COTTON: the most common vegetable fibre and the most ancient after flax and wool. It is obtained from the Gossypium species. The quality of the fibre depends on its length: a long fibre generates lustrous, strong and high-quality cotton. Its characteristics make it an ideal material for fine, light summer fabrics, but at the same time it is a good fibre for heavier fabrics suitable for every season. Main features: high hygroscopicity, non-irritating for the skin, non-allergenic. Cotton fabrics are easily washable and can be ironed at high temperatures.

Elastane or Spandex is a synthetic fiber known for its exceptional elasticity.  LYCRA® fiber is the most recognized and popular brand of Elastane throughout the world.

MODAL: an artificial fibre obtained by reconstituting the wood pulp of trees. Modal fabrics tend to shrink and fade less than cotton. Main features: softness and smoothness. The Modal fibre is more hygroscopic than cotton and can be ironed after washing, like pure cotton.

NYLON OR POLYAMIDE: a fibre obtained from synthetic polymers, though chemical processing. This fibre has poor absorbing power and is usually used for sport and leisure garments. Nylon fabrics are easy to care for, can be washed in the washing machine, dry quickly and don’t need ironing.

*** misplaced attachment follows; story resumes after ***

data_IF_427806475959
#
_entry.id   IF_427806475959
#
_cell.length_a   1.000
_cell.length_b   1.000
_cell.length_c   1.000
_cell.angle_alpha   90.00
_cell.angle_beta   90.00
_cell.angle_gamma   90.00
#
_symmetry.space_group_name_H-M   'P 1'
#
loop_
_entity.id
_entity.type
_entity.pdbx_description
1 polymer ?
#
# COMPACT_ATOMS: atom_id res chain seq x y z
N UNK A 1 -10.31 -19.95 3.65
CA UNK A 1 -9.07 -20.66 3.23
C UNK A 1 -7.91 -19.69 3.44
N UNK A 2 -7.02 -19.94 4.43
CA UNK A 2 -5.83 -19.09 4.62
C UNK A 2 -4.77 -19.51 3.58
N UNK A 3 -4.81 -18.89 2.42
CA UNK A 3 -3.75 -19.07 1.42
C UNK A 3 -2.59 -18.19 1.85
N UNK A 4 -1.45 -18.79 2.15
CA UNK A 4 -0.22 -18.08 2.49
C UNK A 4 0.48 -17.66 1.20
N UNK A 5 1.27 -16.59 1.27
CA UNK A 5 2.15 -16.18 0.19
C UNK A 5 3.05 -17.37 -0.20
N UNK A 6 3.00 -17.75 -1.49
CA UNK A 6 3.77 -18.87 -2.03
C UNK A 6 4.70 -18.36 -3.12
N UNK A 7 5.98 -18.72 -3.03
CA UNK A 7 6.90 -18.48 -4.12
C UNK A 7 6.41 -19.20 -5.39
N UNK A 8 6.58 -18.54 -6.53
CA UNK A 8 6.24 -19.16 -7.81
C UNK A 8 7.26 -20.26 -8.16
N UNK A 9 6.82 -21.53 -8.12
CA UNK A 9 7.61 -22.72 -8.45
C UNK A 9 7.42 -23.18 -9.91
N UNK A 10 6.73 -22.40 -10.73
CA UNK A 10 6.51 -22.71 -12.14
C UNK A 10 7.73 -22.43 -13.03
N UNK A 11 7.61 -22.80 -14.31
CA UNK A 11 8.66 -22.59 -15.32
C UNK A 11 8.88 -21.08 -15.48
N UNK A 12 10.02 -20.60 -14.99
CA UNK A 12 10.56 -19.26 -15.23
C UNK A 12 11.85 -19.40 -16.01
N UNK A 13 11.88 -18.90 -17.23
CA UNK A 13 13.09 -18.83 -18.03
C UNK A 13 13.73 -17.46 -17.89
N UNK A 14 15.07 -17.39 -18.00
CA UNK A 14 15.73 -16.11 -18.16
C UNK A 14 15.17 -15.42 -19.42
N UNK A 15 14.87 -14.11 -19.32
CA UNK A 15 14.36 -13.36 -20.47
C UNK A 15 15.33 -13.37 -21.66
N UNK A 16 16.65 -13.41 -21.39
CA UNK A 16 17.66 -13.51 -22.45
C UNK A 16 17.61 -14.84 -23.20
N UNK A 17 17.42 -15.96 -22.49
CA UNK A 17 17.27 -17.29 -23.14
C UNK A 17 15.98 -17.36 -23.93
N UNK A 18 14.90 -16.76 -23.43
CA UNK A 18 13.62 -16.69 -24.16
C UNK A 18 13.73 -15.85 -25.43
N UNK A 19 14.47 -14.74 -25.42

POLYESTER: a fibre entirely obtained through chemical process. It has a high resistance to wear and tear and low inflammability. Polyester fabrics are easy to care for, can be washed in the washing machine, dry quickly and are crease-resistant.

VISCOSE: an artificial fibre obtained from the wood pulp of trees. Its lustrousness makes this fibre look like silk more than any other, in fact it was initially called “artificial silk”. Main features: the typical comfort given by vegetable fibres, good resistance to wear and tear, high hygroscopicity. Viscose garments must be washed with neutral products, dried slowly and ironed at lower temperatures than cotton.